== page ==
Today, it seems only logical that motorcyclists would have their own organization to address the issues that are important to them. But at the time the AMA was founded, this was a rather revolutionary concept.
To fully understand the emergence of the AMA as the world's premier member-driven motorcycling organization, it is first necessary to understand the forces that led to its creation. In large part, the roots of the AMA can be traced to two organizations that preceded it, the Federation of American Motorcyclists (FAM) and the Motorcycle and Allied Trades Association (M&ATA).
The Federation of American Motorcyclists
The formation of the FAM can be traced to the New York Motorcycle Club, whose members in early 1903 saw the need for a national motorcyclist organization and assembled a committee to study the interest level in such an organization. Further momentum for the creation of this organization was provided by the enactment of a New York City law requiring registration of motorcycles as motor vehicles.
On September 7, 1903, the FAM was officially formed during a meeting of 93 enthusiasts at a clubhouse in Brooklyn. The meeting was chaired by George H. Perry, and one notable attendee was George M. Hendee of the Indian Motocycle Company, who brought 109 membership pledges from the New England area.
A constitution was drawn up, and officers appointed, with R.G. Betts of New York as president. Article I, section 2 of the constitution of the newly created FAM stated: "Its objects shall be to encourage the use of motorcycles and to promote the general interests of motorcycling; to ascertain, defend and protect the rights of motorcyclists; to facilitate touring; to assist in the good roads movement; and to advise and assist in the regulation of motorcycle racing and other competition in which motorcycles engage." The constitution also recorded annual membership dues of $2, and named several committees, including: Membership; Legal Action; Competition; Roads, Touring and Hotels; and Transportation and Facilities.
During its 16-year existence, the FAM developed competition rules and rider classifications, dealt with restrictive ordinances in cities like Chicago and Tacoma, Washington, and wrestled with funding and membership concerns. The FAM listed 8,247 members in 1915, but with World War I draining potential members, the organization went out of business in 1919.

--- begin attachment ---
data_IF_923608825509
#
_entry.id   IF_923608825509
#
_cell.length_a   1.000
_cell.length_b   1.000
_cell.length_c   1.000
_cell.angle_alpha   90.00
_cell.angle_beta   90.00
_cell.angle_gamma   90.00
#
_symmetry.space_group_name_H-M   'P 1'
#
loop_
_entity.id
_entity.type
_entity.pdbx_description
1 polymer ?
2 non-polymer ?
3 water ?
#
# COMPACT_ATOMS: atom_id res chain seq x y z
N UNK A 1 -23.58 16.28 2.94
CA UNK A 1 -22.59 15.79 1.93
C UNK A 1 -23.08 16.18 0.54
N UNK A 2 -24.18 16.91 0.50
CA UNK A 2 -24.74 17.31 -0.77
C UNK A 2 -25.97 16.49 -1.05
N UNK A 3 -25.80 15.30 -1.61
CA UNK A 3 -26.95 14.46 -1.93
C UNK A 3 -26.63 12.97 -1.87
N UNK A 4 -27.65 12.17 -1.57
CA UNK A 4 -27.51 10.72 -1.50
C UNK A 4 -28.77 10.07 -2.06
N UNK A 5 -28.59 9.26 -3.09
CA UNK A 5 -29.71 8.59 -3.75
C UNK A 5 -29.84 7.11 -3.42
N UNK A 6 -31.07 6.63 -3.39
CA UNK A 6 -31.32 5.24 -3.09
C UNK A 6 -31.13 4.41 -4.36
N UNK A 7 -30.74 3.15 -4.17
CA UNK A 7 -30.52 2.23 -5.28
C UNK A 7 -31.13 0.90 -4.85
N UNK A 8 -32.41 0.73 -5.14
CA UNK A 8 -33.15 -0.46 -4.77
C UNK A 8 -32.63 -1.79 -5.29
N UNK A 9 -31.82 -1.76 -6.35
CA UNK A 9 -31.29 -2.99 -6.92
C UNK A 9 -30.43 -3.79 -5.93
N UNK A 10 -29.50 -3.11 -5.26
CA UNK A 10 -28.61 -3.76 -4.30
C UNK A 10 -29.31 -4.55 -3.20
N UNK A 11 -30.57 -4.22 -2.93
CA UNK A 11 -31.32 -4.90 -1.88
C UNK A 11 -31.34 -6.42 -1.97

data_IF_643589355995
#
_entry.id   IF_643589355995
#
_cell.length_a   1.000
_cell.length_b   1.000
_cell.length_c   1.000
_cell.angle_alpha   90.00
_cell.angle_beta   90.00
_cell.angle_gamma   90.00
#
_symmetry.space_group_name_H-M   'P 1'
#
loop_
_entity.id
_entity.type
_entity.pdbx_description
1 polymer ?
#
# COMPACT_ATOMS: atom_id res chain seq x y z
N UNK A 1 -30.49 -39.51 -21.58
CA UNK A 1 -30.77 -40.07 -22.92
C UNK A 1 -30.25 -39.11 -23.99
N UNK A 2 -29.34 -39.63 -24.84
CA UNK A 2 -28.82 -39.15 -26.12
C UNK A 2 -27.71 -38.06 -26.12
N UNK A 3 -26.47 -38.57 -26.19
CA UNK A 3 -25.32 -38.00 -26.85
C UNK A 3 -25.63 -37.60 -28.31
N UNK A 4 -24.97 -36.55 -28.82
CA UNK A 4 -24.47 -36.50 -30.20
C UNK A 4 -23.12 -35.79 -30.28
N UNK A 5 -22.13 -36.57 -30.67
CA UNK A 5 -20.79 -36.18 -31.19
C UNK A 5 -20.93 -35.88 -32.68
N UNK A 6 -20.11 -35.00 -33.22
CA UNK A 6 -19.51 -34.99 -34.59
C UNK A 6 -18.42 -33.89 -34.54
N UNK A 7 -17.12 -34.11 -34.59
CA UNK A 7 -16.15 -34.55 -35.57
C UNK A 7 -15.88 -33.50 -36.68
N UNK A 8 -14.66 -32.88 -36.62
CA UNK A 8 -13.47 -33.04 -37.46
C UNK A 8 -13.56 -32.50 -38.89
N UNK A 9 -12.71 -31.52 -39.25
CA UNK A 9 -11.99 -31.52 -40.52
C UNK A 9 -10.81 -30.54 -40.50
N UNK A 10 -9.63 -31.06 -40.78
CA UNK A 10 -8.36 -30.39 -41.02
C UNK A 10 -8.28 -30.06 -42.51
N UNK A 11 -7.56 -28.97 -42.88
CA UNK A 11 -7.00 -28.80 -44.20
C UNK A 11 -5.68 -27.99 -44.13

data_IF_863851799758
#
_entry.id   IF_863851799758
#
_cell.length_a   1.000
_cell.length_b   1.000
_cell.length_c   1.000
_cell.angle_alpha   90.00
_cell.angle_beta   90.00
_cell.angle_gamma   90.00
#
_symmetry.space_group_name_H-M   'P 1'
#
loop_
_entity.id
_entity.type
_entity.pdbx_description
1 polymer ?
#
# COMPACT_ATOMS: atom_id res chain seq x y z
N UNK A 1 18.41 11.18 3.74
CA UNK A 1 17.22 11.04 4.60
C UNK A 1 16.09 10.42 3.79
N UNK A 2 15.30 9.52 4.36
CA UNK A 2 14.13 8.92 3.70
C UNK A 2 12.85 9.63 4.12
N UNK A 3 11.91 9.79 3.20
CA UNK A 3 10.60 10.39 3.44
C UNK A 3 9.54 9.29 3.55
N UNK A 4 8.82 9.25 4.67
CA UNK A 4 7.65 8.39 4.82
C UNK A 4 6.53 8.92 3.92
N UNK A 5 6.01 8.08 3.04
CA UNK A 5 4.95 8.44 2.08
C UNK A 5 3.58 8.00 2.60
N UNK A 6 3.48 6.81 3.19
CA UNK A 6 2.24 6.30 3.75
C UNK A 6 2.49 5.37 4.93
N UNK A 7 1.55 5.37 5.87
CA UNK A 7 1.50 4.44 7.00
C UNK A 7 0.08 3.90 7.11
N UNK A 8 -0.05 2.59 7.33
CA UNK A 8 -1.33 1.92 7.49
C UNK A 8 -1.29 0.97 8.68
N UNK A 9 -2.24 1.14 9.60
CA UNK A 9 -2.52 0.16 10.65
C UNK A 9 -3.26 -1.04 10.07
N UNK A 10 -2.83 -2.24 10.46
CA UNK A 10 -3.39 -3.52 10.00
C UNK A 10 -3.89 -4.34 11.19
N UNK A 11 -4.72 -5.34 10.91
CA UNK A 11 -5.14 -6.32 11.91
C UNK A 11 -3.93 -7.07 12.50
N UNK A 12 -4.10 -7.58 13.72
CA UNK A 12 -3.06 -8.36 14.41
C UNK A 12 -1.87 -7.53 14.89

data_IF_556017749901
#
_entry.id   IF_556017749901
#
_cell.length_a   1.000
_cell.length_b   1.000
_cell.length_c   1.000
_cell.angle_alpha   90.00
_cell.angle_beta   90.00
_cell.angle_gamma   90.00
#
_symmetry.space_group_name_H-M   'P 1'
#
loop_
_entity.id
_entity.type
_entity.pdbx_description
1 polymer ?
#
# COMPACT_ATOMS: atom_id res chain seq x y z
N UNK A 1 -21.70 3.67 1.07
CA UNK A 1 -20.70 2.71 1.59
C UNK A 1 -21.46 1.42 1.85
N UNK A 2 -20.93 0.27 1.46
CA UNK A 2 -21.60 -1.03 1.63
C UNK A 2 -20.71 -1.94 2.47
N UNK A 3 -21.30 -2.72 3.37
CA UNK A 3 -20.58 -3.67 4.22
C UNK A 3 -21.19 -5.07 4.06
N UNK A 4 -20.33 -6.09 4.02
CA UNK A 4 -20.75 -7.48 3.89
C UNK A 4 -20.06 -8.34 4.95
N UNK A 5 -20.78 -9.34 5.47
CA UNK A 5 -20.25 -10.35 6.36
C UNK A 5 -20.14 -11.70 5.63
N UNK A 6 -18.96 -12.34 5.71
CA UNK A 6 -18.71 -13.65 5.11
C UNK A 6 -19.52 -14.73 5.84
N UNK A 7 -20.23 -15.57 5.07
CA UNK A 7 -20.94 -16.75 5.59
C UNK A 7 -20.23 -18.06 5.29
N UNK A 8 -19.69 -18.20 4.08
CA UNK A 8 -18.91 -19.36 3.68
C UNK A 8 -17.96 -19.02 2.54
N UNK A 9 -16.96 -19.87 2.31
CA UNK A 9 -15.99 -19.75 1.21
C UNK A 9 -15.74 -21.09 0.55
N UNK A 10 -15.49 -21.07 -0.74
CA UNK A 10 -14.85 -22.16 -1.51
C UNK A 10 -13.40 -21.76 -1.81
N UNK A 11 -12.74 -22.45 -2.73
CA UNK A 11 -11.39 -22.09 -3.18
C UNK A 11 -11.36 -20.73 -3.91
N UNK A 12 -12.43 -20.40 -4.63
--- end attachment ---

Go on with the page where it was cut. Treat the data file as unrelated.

The Motorcycle and Allied Trades Association (M&ATA)
Throughout the years of the FAM's existence, there were indications of the increasing health and vitality within the fledgling American motorcycle industry. One of these was the formation of several trade associations. Among the earliest was the Motorcycle Manufacturers Association, formed in 1908 to represent and regulate the motorcycle manufacturers, accessory makers and distributors. On November 15, 1916, a similar organization, the Motorcycle and Allied Trades Association, was founded.
When failing membership rolls eventually ended the FAM, the M&ATA was left without a counterpart representing riders. So, although it was controlled by the motorcycle industry, the M&ATA Education Committee began registering clubs and supporting motorcycle activities. By 1920, the M&ATA began supporting the annual Gypsy Tours, attracting even more members as a result.
The M&ATA's Competition Committee was created to cover the former FAM racing responsibilities. And in 1919, its members identified the need for a separate riders association. Rider registration, regulation and the encouragement of events began that year.
The first chairman of the Competition Committee was W.H. Parsons, editor of Motorcycle and Bicycle Illustrated magazine, who stated in his publication: "This plan of registration is not, strictly speaking, the organization of a rider's association, though it is expected that this will be the foundation upon which eventually will be built a strong and efficient rider organization which will be affiliated with the M&ATA for competition control. The preliminary plan of registration at the nominal fee of 50 cents is the affiliation part of the program. When a large list of registered motorcyclists has been obtained, it will then be possible to perfect the independent association, with the registered motorcyclists as the chartered members."
Following five years of growth, the M&ATA-registered Riders Division was named the American Motorcycle Association on May 15, 1924. The M&ATA later united with scooter trade representatives to become the MS&ATA. And in 1969, it merged with the West Coast Motorcycle Safety Council to form the Motorcycle Industry Council, which continues today.
The American Motorcycle Association
"The slogan of the AMA will be: An Organized Minority Can Always Defeat an Unorganized Majority." (Western Motorcyclist and Bicyclist, May 20, 1924)
The Motorcycle & Allied Trades Association (M&ATA) began registering riders in 1919, and by early 1924, it claimed about 10,000 members. On May 15 at a meeting in Cleveland, the directors of the M&ATA proposed to create the "American Motorcycle Association" as a division of the M&ATA. The new AMA would control rider registration and activities, issue sanctions for national events, and serve motorcycle industry members.
The registered M&ATA riders were transferred as AMA charter members, while individual AMA membership dues were set at $1 per year. The motorcycle industry was represented in the AMA in three membership classes: "Class A," which included large motorcycle companies; "Class B," which included supply and accessory companies; and "Class C," which included motorcycle dealers.